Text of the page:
It was love at first sight. A few years ago, I found the perfect light sculpture for a dark corner of my apartment by an artist working in Brittany named Valérie Boy ...
It was the first annual pre-Christmas Salon de la Récup, that featured a few dozen up-and-coming artists working mostly with recuperated materials, taking place a few doors down from me at the Espace Blanc Manteaux. "Féérie Florale" was a six-foot-tall rectangular piece of white powder-coated metal out of which Valérie Boy had hand-cut a spray of flowers. She strung waterproof Christmas lights on the backside of the piece, which looked like a carved sculpture by day, and a poetic constellation of glowing flower-fairy lights (or stars from across the room) by night.
We made a deal (including that I would pay her in three installments and that she could keep the model until the end of the 10-day salon, for others to see and eventually order). And on New Years day, she hand-delivered it and installed it on the wall of my apartment. It makes me sigh with happiness every time I light it.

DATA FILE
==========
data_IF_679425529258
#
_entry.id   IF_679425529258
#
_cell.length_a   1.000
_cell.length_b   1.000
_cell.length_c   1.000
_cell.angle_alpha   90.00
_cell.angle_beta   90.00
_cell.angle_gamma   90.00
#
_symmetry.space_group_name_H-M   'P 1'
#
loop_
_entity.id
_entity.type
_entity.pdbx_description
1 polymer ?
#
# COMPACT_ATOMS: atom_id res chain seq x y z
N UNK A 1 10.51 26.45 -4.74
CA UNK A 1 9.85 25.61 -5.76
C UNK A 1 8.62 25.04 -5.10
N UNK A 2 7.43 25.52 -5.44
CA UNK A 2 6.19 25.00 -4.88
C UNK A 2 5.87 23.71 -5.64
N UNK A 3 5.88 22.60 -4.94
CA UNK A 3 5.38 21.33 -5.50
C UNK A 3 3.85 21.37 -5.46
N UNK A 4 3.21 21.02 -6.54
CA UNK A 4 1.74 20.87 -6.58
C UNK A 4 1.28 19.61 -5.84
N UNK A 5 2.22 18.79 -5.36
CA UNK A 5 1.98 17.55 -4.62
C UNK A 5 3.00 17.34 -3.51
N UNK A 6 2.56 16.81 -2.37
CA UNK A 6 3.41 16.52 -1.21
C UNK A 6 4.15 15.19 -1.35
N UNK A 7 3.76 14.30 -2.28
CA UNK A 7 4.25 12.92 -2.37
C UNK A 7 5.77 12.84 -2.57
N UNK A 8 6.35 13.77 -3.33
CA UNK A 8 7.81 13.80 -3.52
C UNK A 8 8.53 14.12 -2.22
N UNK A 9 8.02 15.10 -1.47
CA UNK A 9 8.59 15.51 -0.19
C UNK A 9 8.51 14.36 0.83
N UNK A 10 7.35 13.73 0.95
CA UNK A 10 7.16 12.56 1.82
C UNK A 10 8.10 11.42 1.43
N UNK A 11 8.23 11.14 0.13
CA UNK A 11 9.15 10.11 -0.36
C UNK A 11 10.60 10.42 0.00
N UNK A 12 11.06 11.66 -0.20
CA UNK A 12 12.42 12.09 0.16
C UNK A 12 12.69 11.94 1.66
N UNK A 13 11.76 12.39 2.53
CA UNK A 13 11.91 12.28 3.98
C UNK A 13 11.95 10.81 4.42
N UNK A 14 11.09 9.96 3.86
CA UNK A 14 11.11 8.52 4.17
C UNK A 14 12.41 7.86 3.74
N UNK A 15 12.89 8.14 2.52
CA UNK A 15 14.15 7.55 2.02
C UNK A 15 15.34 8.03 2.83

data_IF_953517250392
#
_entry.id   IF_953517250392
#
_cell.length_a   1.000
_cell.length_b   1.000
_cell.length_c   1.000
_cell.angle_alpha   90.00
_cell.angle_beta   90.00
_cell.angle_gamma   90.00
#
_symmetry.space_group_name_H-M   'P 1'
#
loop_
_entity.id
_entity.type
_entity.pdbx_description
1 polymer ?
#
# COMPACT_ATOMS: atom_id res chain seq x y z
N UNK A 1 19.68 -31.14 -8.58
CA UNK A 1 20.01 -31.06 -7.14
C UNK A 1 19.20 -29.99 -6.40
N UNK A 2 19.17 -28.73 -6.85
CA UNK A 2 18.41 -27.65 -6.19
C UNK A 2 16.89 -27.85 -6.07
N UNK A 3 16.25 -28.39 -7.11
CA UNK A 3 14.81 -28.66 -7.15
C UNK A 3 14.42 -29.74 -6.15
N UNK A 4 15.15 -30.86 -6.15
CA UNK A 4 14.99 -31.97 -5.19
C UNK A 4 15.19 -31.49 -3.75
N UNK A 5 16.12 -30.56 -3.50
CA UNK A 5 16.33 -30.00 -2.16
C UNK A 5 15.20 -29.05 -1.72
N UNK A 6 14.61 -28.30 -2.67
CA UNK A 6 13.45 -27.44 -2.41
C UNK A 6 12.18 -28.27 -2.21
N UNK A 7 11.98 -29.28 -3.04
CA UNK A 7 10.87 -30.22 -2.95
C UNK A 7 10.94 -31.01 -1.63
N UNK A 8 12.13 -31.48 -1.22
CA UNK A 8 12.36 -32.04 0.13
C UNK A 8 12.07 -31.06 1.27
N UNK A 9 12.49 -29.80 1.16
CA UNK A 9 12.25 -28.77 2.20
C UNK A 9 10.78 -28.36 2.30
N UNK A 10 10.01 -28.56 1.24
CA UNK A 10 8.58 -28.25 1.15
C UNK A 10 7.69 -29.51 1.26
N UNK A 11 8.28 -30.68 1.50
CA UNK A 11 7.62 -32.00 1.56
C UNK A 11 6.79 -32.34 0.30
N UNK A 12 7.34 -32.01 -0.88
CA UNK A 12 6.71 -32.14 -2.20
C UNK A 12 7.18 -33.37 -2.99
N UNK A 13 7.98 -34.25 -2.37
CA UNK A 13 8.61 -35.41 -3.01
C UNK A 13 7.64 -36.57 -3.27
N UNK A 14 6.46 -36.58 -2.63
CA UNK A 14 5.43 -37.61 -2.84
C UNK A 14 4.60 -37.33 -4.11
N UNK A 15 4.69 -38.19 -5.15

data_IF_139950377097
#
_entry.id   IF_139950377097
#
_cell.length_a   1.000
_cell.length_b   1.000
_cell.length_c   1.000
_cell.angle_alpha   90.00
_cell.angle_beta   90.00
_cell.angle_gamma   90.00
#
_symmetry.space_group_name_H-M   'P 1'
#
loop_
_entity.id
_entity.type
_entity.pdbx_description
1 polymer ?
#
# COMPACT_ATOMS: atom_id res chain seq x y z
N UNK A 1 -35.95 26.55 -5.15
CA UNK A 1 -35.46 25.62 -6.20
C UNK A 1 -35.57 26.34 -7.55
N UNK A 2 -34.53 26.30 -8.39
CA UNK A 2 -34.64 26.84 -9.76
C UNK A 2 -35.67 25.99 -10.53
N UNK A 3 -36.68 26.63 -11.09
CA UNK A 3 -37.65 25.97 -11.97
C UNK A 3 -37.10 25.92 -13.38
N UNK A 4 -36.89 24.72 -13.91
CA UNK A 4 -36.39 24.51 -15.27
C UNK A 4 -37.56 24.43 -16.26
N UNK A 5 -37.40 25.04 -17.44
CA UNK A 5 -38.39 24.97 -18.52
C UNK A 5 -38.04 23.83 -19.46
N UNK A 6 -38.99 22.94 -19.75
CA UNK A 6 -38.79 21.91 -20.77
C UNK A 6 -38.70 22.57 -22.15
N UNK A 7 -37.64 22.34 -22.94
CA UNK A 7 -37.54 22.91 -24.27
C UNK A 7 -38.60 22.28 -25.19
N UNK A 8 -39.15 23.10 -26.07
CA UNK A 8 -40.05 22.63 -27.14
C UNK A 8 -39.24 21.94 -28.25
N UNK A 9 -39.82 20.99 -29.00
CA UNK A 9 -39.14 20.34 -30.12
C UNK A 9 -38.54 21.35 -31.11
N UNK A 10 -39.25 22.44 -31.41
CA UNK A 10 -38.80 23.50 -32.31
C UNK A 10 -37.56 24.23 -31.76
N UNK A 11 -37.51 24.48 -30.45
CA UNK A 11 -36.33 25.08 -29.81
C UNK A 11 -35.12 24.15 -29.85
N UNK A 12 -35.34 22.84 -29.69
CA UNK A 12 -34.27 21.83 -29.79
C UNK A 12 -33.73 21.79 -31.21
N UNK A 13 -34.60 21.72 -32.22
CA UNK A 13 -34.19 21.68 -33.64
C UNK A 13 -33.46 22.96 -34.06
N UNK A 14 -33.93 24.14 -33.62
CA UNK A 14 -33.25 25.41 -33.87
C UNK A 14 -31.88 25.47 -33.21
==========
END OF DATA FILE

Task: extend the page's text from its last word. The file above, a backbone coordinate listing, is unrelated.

And soon I won't be the only one. Valérie Boy won the Prix de la Découverte at the bi-annual professionals-only design gathering, Maison et Objet, in 2004. And wandering the mob scene at this year's final installment, I was taken by a light fixture that looked like Valérie's work, only with a less handmade edge.
It was in fact a preview of her new collection for SCE -- and I'm told, will soon be appearing in the window of the BHV, Galeries Lafayette and a few other key Paris lighting stores. SCE has streamlined the cuts of her design and installed a changing light LED.
The new collection has more polish than the original, but the light sculptures still gracefully walk the line between art and adornment -- and will come in a number of shapes, patterns and sizes.
- Kristin Hohenadel blogging from rue Vieille du Temple, Paris, France. She can be reached at kristinh @ apartmenttherapy . com